Protect your Raspberry PI SD card, use Read-Only filesystem



  • need to change UPEX4C_autoconfigfil in /usr/sbin/update-exim4.conf



  • Will brick your Pi if you're running the new PIXEL distro. Any idea what's causing this?



  • You should really add some commentary about the tmpfs lines in /etc/fstab before the code listing. When I got to that step, I read that we were ready to set the volume to read-only, and thought, "I know how to do that," and stopped reading at that point, resulting in an unbootable system. I'd imagine many other folks with sysadmin experience will do the same. Actually, you should probably add the tmpfs lines first before you start making changes that depend on them, then make the changes, then change fstab a second time to make it read-only. Also, for Jessie, the systemd changes are unnecessary, because /run is already a tmpfs volume. And it might be worth redirecting things from /var/run to /run just for simplicity (on Jessie).



  • How to fix this ?

    pi@raspberrypi(ro):~$ reboot
    Failed to execute operation: The name org.freedesktop.PolicyKit1 was not provided by any .service files
    Must be root.



  • you need to be root..
    use 'sudo'



  • Hello! Can anybody help me with user crontab file? I have problem: i installed raspbian in Read-only mode, i have some scripts, (cron jobs) that works every 5 minutes, 10 etc. I set it by crontab -e command, but after reboot, system is clean it, i think, because i moved /var/spool dir to tmpfs (like howto), and user cronjob file stored at /var/spool/cron/crontabs dir. How i can fix it for not clearing after system reboot? Thanks!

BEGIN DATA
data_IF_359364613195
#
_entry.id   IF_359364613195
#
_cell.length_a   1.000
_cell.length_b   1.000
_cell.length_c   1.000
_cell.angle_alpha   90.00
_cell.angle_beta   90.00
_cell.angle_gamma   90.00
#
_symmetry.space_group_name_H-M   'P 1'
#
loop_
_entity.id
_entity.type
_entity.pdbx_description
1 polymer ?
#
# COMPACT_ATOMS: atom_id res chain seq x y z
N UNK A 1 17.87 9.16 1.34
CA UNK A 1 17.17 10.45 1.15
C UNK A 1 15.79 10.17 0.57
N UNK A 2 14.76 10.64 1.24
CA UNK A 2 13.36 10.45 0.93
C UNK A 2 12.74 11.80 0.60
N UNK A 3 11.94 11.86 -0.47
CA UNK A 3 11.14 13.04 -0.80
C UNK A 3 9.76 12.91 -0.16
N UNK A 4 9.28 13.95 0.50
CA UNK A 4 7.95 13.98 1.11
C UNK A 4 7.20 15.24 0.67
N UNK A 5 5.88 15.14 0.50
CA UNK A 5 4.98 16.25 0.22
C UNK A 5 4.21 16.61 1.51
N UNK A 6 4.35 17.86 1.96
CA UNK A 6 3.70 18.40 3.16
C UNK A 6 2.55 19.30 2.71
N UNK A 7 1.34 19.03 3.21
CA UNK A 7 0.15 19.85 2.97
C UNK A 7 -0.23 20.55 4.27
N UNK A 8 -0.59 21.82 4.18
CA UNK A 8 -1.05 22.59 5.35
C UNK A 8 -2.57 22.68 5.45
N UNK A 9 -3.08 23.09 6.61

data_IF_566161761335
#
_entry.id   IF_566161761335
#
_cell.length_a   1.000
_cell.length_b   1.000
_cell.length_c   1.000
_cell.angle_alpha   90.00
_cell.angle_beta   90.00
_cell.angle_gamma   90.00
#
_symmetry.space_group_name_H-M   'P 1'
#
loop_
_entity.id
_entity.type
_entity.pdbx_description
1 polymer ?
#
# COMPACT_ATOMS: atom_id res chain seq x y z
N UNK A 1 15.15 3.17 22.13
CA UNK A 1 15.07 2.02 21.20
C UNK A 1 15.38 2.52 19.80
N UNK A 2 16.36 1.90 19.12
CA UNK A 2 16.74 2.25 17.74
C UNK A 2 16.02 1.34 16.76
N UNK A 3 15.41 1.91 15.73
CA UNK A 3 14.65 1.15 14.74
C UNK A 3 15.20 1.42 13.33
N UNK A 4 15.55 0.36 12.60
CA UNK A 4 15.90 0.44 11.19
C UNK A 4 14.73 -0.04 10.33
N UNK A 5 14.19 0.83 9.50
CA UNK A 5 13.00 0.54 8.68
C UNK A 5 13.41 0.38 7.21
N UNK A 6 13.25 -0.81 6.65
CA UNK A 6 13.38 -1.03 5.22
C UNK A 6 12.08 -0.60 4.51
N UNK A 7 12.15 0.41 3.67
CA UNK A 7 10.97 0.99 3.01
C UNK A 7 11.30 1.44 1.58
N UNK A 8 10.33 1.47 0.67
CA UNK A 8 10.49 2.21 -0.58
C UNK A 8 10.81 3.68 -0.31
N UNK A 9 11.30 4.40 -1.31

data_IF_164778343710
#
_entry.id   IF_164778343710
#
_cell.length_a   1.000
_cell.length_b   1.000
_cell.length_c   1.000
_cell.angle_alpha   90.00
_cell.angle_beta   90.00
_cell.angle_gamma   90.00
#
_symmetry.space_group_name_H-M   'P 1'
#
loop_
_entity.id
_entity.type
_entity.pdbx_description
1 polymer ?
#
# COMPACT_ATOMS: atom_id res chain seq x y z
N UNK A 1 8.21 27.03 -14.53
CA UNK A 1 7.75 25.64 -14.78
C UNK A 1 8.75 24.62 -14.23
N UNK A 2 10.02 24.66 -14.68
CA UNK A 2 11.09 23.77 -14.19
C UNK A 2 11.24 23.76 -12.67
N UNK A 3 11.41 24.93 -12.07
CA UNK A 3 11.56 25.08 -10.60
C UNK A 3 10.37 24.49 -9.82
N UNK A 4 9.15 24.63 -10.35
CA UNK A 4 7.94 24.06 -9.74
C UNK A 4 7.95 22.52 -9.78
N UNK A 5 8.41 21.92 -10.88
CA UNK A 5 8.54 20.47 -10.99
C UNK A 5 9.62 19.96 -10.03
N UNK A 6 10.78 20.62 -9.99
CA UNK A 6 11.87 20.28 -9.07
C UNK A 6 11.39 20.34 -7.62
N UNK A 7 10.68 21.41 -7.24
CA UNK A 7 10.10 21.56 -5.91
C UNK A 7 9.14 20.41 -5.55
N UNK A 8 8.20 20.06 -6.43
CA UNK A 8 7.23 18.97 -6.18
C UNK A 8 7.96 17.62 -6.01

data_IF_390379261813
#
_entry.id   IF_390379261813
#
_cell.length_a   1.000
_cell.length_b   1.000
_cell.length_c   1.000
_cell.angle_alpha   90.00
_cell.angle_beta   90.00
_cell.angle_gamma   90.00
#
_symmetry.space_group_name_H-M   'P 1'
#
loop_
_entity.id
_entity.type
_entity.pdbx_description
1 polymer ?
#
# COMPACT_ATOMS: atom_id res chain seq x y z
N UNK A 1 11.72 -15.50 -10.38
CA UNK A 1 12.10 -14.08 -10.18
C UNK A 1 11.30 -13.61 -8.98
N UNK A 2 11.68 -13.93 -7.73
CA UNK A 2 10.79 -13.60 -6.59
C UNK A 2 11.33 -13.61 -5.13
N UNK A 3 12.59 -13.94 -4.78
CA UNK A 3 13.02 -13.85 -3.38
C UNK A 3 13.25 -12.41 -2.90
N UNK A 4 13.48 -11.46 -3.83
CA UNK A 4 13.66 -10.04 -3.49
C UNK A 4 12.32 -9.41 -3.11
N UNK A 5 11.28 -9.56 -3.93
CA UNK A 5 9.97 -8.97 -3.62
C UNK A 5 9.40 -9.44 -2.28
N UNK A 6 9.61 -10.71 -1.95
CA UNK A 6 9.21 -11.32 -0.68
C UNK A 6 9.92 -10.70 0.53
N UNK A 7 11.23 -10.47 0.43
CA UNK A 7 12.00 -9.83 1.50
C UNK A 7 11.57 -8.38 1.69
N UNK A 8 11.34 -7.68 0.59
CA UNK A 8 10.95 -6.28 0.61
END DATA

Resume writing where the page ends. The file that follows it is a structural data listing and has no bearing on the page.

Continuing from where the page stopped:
• Did anyone figured out how to use crontab? it is wiped after reboot and i really need it :(


  • Staff

    We need to put the system into Read Write Mode before changing the crontab
    If you followed this tuto should be something like that

    sudo mount -o remount,rw /
    

    Then edit your crontab

    sudo crontab -e
    

    put pack in Read Only or reboot

    sudo mount -o remount,ro /
    


  • Charles you are going wrong. crontab -e give us file on /tmp which has been deleted on boot. We need to go this way:
    rw
    sudo su
    nano /etc/crontab (dont forget to add user) example below:

            • root /usr/bin/vpncheck.sh > /dev/null 2>&1


  • Hello Charles,
    I was wondering if I don't have entry about /tmp being a mount entry point for tmpfs neither in fstab nor mtab, what would be the point in moving things there? Am I missing something or?
    I am playing with Raspberry PI-2 and Raspbian Jessie.


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